The human neck is flexible and strong; consider the incredible mechanics of a stick supporting a bowling ball. As a result, the neck is often vulnerable to injuries and conditions that cause pain and restrict motion. Most of us have experienced neck stiffness or pain at some time in our lives. The key is understanding when to seek medical help and learning how to prevent it. Here are some tips.
According to the Mayo Clinic, causes of neck pain include:
• Muscle strains- Overuse, such as too many hours hunched over your computer or smartphone, often triggers muscle strains. Even minor things, such as reading in bed or grinding your teeth, can strain neck muscles.
• Worn joints- Just like the other joints in your body, your neck joints tend to wear down with age. Osteoarthritis causes the cushions (cartilage) between your bones (vertebrae) to deteriorate. Your body then forms bone spurs that affect joint motion and cause pain. Long term impact from sports such as gymnastics, jogging, or horse back riding can also take their toll.
• Nerve compression- Herniated disks or bone spurs in the vertebrae of your neck can press on the nerves as they exit from the spinal cord.
• Injuries- Rear-end auto collisions often result in whiplash injury, which occurs when the head is jerked backward and then forward, straining the soft tissues of the neck. Mine started when I was thrown off my horse after the saddle broke.
• Diseases- Certain diseases, such as rheumatoid arthritis, meningitis, and cancer can cause neck pain.
Most neck pain is associated with poor posture, combined with age-related wear and tear. To help prevent neck pain, keep your head centered over your spine. Some simple changes in your daily routine may help. Consider trying to:
• Use good posture- When standing and sitting, be sure your shoulders are in a straight line over your hips and your ears are directly over your shoulders.
• Take frequent breaks- If you travel long distances or work long hours at your computer, get up, move around and stretch your neck and shoulders.
• Adjust your desk, chair and computer- The monitor should be at eye level. Knees should be slightly lower than hips. Use your chair’s armrests.
• Use a headset or speakerphone– Avoid tucking the phone between your ear and shoulder when you talk.
• Quit smoking- Smoking can put you at higher risk of developing neck pain.
• Keep the loads light- Avoid carrying heavy bags with straps over your shoulder. The weight can strain your neck.
• Be careful- Be mindful of activities that stress the neck while exercising. This can put pressure on it in ways that contribute to early wear and tear. Pilates for example, encourages flexing the neck and putting chin to chest in order to better engage core muscles. This can be problematic for those of us with underlying neck issues.
• Sleep in a good position- Your head and neck should be aligned with your body. Use a small pillow under your neck. Try sleeping on your back with your thighs elevated on pillows, which will flatten your spinal muscles.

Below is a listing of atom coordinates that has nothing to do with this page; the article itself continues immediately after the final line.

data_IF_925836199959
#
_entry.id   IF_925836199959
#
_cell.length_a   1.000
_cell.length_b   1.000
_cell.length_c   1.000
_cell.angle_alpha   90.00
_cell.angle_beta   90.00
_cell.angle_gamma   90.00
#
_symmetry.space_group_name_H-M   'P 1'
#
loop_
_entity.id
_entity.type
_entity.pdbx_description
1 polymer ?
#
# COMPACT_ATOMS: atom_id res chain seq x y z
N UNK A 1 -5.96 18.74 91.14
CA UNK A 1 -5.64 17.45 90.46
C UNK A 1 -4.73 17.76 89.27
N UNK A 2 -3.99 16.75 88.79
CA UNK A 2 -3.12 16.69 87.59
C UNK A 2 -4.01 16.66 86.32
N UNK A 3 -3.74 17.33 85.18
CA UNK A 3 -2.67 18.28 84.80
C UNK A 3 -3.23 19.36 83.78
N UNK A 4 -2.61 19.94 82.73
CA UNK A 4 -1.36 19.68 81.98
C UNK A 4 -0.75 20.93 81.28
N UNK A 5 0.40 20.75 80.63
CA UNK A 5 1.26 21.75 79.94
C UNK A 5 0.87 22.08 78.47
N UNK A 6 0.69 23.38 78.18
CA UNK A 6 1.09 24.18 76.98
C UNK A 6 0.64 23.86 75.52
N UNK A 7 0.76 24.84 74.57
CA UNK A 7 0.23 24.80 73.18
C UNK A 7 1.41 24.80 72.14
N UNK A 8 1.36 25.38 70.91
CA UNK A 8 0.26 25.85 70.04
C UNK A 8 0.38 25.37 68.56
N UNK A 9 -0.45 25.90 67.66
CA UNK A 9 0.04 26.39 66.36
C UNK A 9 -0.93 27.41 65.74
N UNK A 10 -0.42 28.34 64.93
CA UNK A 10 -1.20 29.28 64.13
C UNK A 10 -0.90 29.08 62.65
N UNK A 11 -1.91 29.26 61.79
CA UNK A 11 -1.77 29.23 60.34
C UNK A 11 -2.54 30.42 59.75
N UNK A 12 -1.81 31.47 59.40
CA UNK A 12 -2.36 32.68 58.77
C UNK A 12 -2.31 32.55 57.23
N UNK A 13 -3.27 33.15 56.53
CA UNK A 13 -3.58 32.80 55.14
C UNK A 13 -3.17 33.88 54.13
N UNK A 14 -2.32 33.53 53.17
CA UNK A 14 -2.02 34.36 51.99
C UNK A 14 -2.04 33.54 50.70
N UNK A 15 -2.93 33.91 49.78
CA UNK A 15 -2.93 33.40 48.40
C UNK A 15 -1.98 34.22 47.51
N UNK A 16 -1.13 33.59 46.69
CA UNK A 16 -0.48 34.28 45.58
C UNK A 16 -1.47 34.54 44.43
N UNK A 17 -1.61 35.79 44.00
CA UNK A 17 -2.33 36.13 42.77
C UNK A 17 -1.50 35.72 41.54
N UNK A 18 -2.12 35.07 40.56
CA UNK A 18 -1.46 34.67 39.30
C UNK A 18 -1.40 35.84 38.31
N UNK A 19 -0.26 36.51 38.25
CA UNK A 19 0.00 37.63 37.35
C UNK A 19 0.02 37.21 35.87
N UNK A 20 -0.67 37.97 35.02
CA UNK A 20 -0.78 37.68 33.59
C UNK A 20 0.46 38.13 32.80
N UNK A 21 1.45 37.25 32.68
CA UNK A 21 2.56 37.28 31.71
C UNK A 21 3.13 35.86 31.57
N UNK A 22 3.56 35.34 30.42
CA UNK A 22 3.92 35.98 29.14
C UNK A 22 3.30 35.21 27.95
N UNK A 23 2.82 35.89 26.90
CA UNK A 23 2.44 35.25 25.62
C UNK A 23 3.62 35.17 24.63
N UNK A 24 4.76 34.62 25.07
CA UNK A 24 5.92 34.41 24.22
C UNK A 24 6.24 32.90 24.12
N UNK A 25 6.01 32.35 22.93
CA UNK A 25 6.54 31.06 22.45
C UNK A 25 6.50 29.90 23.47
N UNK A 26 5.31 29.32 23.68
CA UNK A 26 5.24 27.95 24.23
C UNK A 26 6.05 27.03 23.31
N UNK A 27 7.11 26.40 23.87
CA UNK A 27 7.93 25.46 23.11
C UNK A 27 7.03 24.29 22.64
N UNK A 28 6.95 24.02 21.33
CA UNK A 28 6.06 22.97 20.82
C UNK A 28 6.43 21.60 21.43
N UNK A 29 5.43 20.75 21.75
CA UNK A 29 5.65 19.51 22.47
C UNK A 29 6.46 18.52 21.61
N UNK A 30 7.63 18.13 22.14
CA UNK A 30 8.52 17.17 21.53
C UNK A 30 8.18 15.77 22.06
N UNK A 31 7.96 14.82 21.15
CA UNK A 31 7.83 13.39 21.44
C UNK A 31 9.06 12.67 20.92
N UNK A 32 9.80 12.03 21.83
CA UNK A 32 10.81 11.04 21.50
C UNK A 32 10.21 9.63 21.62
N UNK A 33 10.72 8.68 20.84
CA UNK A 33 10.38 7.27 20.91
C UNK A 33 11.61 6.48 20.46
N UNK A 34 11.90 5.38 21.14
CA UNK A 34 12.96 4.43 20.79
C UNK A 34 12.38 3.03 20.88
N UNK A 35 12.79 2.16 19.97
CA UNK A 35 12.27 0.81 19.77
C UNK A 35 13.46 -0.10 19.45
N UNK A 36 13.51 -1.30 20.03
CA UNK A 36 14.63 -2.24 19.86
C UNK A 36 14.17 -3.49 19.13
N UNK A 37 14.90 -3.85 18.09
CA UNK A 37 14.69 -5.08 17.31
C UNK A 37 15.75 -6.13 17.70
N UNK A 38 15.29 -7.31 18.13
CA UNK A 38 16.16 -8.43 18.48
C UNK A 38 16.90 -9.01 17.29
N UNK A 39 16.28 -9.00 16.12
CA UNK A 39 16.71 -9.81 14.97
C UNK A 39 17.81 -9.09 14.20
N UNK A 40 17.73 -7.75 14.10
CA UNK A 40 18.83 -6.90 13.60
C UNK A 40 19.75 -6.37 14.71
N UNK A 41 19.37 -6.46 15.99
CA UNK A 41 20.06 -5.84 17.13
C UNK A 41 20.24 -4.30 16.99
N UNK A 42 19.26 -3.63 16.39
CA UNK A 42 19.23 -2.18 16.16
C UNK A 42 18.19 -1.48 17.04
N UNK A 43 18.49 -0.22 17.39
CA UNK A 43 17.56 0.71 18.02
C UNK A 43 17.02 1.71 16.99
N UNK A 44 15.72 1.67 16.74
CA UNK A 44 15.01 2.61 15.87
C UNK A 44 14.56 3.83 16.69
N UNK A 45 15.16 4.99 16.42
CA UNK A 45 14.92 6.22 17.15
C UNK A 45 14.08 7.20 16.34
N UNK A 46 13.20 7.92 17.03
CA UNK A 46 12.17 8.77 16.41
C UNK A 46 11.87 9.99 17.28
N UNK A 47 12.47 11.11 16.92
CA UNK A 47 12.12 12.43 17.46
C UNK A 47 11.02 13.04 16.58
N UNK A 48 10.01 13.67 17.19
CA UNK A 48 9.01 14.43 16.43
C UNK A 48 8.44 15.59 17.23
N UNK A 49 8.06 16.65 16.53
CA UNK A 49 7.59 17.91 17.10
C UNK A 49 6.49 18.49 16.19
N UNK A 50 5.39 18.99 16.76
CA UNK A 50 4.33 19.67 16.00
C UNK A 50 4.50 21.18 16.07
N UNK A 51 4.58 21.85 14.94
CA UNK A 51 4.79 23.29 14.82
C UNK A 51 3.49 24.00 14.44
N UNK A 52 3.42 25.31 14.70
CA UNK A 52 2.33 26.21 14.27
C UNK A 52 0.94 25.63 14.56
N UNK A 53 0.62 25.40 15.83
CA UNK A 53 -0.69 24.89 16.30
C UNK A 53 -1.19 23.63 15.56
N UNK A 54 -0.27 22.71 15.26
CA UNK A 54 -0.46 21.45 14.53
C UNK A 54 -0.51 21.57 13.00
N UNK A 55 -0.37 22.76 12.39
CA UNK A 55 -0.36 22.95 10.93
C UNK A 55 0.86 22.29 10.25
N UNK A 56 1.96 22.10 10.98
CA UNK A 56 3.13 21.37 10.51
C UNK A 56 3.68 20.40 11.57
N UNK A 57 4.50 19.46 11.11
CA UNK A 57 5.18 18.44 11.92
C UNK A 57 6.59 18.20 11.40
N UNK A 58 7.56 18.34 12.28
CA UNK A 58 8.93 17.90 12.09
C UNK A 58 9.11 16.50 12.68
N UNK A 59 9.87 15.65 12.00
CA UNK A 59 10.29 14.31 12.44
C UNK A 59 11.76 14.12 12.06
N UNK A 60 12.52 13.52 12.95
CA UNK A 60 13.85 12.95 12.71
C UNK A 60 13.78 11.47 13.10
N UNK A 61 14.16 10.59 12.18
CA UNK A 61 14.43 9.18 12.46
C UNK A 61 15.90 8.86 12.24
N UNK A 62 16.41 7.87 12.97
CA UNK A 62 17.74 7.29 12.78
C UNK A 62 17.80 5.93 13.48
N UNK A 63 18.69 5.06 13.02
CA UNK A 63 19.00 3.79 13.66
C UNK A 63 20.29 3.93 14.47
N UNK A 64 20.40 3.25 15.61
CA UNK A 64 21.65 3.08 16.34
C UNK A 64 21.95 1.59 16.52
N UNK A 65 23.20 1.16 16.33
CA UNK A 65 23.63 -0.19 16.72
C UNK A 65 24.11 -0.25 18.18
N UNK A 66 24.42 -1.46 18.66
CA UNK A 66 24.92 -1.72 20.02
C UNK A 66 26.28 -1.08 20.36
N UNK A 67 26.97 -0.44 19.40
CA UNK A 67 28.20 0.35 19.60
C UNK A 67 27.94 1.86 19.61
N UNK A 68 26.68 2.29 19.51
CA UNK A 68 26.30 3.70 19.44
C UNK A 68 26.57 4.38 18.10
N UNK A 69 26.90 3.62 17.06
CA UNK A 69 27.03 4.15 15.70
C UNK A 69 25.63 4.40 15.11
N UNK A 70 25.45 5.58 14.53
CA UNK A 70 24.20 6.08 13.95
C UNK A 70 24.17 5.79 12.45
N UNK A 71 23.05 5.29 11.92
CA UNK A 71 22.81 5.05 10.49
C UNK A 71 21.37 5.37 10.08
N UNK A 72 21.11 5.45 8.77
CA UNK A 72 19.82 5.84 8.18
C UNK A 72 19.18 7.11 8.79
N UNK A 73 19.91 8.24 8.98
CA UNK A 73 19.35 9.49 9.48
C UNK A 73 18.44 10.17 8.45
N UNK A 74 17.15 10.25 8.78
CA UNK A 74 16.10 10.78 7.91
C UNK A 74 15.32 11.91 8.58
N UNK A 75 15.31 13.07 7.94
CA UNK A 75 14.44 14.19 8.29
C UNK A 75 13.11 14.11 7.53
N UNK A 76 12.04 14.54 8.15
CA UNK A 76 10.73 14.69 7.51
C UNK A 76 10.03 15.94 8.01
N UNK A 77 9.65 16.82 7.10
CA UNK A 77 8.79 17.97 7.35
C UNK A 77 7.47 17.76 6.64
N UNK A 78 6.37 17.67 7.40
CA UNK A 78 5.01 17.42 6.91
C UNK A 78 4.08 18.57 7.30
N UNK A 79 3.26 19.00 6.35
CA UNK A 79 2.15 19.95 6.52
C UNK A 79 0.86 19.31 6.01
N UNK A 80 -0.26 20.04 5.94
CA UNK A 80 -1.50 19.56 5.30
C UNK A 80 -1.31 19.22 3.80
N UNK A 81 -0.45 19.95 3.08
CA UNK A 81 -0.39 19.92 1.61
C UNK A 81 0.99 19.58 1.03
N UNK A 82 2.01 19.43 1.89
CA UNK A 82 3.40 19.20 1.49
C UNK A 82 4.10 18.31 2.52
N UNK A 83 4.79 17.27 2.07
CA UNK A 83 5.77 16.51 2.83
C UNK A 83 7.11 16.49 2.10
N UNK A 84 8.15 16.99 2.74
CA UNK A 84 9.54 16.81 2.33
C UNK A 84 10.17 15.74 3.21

What is the best sleeping position for neck pain?
According to Harvard University, the best positions for preventing neck pain are on your side or back. If you sleep on your back, choose a rounded pillow to support the natural curve of your neck, with a flatter pillow cushioning your head. This can be achieved by tucking a small neck roll into the pillowcase of a flatter, softer pillow, or by using a special pillow that has a built-in neck support with an indentation for the head to rest in.
But use caution, because these pillows are generically sized, they may not fit everyone’s body and can end up increasing the very pain they were meant to diminish. Here are some additional tips for side and back sleepers:
1. Try using a feather pillow, which easily conforms to the shape of the neck. Feather pillows will collapse over time, however, and should be replaced every year or so.
2. Another option is a traditionally shaped pillow with “memory foam” that conforms to the contour of your head and neck. Manufacturers of memory-foam pillows claim they help foster proper spinal alignment.
3. Avoid using too high or stiff a pillow, which keeps the neck flexed overnight and can result in morning pain and stiffness.
4. If you sleep on your side, keep your spine straight by using a pillow that is higher under your neck than your head.
5. When traveling by plane, train, or car, or even just reclining to watch TV, a horseshoe-shaped pillow can support your neck and prevent your head from dropping to one side if you doze. If the pillow is too large behind the neck, however, it will force your head forward.
6. Stomach sleepers are tough on the spine because the back is arched and the neck is turned to the side. Try sleeping on your back or side.
Most of us have established preferred sleeping positions early in life which can be tough to change. We often fall asleep in one position but rarely find ourselves there in the morning. Still, it’s worth trying to start the night sleeping on your back or side in a well-supported, healthy position and hope you’re there the next day.
The key is to find ways that work for you. Even small changes can help maintain a healthy, pain free neck.
Main image courtesy of zeel.com